Norwegian engineering and contracting firm Aker Solutions has signed a contract with HeidelbergCement’s subsidiary Norcem, to deliver CO2 capture plant in Norway.

Under the contract, Aker Solutions will be responsible for the engineering, procurement and construction (EPC) for the CO2 capture, liquification and intermediate storage facility.

To be installed at Norcem’s cement factory in Brevik, Norway, the carbon capture plant is part of the Norwegian carbon capture demonstration project that will be funded by the Norwegian government.

Aker Solutions said that the deal with Norcem is subject to the Norwegian government choosing the Brevik project for state funding, and the affirmative decision by the parliament to realize the project.

The project will capture 400,000 metric tonnes of CO2 annually

If approved, the project is expected to become the world’s first large-scale capture plant at a cement producer that will capture 400,000 metric tonnes of CO2 annually to be transported to the Northern Lights project for permeant storage.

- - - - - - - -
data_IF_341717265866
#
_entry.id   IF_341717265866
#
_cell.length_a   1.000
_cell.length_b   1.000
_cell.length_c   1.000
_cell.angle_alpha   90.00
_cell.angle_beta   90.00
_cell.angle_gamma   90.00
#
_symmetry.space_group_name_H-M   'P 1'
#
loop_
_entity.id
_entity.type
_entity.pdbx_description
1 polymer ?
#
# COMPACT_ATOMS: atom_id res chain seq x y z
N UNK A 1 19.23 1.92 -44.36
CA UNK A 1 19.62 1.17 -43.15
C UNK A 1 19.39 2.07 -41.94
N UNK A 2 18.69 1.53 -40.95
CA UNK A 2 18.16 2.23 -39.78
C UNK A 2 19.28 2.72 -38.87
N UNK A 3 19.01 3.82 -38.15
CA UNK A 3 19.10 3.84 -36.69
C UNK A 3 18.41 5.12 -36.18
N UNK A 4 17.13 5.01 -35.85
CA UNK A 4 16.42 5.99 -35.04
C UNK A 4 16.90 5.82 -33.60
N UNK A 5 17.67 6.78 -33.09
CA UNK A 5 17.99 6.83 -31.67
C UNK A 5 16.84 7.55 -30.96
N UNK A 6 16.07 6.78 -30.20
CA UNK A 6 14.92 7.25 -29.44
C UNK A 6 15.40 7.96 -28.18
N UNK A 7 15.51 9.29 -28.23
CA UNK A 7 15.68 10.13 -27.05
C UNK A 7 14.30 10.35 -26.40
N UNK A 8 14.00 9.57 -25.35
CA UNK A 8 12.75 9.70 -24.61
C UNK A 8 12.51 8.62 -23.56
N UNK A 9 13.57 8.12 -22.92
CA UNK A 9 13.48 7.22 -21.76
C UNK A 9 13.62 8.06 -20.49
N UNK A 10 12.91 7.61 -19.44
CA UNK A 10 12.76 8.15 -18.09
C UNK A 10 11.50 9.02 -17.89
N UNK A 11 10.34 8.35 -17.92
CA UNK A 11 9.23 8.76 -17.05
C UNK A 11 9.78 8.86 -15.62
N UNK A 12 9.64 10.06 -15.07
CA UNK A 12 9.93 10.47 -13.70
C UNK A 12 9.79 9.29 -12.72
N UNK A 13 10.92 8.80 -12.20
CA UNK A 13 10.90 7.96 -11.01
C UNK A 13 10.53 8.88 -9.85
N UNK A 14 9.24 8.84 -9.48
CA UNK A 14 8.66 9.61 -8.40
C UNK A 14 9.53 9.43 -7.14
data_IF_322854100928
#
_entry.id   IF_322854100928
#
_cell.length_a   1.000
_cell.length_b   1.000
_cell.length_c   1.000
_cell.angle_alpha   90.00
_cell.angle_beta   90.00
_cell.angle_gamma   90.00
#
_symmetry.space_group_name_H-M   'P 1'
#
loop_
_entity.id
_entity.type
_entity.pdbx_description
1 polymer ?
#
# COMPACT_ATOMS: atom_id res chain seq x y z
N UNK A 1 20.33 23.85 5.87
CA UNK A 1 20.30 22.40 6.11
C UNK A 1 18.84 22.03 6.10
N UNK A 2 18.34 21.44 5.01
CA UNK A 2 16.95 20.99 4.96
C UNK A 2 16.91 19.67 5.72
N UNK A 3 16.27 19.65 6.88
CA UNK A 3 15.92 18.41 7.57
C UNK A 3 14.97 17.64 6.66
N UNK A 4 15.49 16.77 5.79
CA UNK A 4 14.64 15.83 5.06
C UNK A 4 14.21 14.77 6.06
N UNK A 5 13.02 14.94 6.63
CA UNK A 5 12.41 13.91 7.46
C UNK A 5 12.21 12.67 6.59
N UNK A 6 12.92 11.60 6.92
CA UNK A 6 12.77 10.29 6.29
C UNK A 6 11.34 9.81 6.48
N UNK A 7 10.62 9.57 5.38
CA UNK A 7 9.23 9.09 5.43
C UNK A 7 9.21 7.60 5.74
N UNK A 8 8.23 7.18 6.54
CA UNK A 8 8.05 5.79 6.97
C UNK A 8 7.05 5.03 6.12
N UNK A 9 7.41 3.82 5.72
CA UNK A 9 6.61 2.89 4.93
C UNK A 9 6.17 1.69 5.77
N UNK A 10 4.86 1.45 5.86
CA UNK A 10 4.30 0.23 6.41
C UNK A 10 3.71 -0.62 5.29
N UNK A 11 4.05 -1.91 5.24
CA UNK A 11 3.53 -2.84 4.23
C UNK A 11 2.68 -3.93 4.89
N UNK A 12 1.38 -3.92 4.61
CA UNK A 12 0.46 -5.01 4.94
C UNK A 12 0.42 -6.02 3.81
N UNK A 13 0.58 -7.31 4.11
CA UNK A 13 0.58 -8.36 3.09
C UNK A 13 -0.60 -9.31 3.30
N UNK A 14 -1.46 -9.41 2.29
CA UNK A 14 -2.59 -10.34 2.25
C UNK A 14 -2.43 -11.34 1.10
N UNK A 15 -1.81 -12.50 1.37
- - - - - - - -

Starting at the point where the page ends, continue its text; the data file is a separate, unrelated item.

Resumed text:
In May, Equinor, Shell and Total confirmed a multi-million-dollar investment decision for the Northern Lights carbon capture and storage (CCS) project in the North Sea region of Norway.

Aker Solutions front end executive vice president Knut Nyborg said: “We are excited to take another important step towards realizing the first industry-scale carbon capture plant at a cement production facility anywhere in the world, and a major EPC project for Aker Solutions.

“Carbon capture, utilization and storage will play a big part in cutting European CO2 emissions, and is an important segment in our 20/25/30 strategy.”

Additionally, Aker Solutions’ Advanced Carbon Capture (ACC) technology and its HSE-friendly S26 amine solvent will be used in the project.

The company targets to generate 20% of its revenue from renewables and 25% from low-carbon solutions by 2030.

Recently, it has introduced a workover system designed to enable faster and more cost-effective planned interventions for offshore oil and gas fields.